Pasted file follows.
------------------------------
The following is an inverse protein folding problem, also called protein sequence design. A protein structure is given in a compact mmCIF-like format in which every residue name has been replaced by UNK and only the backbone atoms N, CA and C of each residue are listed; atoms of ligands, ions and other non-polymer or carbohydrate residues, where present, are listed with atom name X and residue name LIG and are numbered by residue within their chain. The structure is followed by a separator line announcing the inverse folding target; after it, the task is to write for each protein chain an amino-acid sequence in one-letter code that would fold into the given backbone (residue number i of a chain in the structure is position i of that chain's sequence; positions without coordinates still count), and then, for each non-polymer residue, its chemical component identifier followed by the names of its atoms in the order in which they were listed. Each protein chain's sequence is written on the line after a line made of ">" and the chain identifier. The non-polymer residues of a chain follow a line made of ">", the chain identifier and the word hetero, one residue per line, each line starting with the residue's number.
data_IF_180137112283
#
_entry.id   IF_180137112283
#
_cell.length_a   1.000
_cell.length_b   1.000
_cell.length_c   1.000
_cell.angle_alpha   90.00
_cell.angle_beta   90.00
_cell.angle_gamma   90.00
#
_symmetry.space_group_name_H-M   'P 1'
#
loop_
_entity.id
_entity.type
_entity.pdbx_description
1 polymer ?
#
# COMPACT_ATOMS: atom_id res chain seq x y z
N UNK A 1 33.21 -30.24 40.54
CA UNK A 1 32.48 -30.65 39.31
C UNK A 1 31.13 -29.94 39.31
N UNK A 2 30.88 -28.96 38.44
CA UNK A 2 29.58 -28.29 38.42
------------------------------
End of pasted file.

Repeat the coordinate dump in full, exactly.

The following is an inverse protein folding problem, also called protein sequence design. A protein structure is given in a compact mmCIF-like format in which every residue name has been replaced by UNK and only the backbone atoms N, CA and C of each residue are listed; atoms of ligands, ions and other non-polymer or carbohydrate residues, where present, are listed with atom name X and residue name LIG and are numbered by residue within their chain. The structure is followed by a separator line announcing the inverse folding target; after it, the task is to write for each protein chain an amino-acid sequence in one-letter code that would fold into the given backbone (residue number i of a chain in the structure is position i of that chain's sequence; positions without coordinates still count), and then, for each non-polymer residue, its chemical component identifier followed by the names of its atoms in the order in which they were listed. Each protein chain's sequence is written on the line after a line made of ">" and the chain identifier. The non-polymer residues of a chain follow a line made of ">", the chain identifier and the word hetero, one residue per line, each line starting with the residue's number.
data_IF_180137112283
#
_entry.id   IF_180137112283
#
_cell.length_a   1.000
_cell.length_b   1.000
_cell.length_c   1.000
_cell.angle_alpha   90.00
_cell.angle_beta   90.00
_cell.angle_gamma   90.00
#
_symmetry.space_group_name_H-M   'P 1'
#
loop_
_entity.id
_entity.type
_entity.pdbx_description
1 polymer ?
#
# COMPACT_ATOMS: atom_id res chain seq x y z
N UNK A 1 33.21 -30.24 40.54
CA UNK A 1 32.48 -30.65 39.31
C UNK A 1 31.13 -29.94 39.31
N UNK A 2 30.88 -28.96 38.44
CA UNK A 2 29.58 -28.29 38.42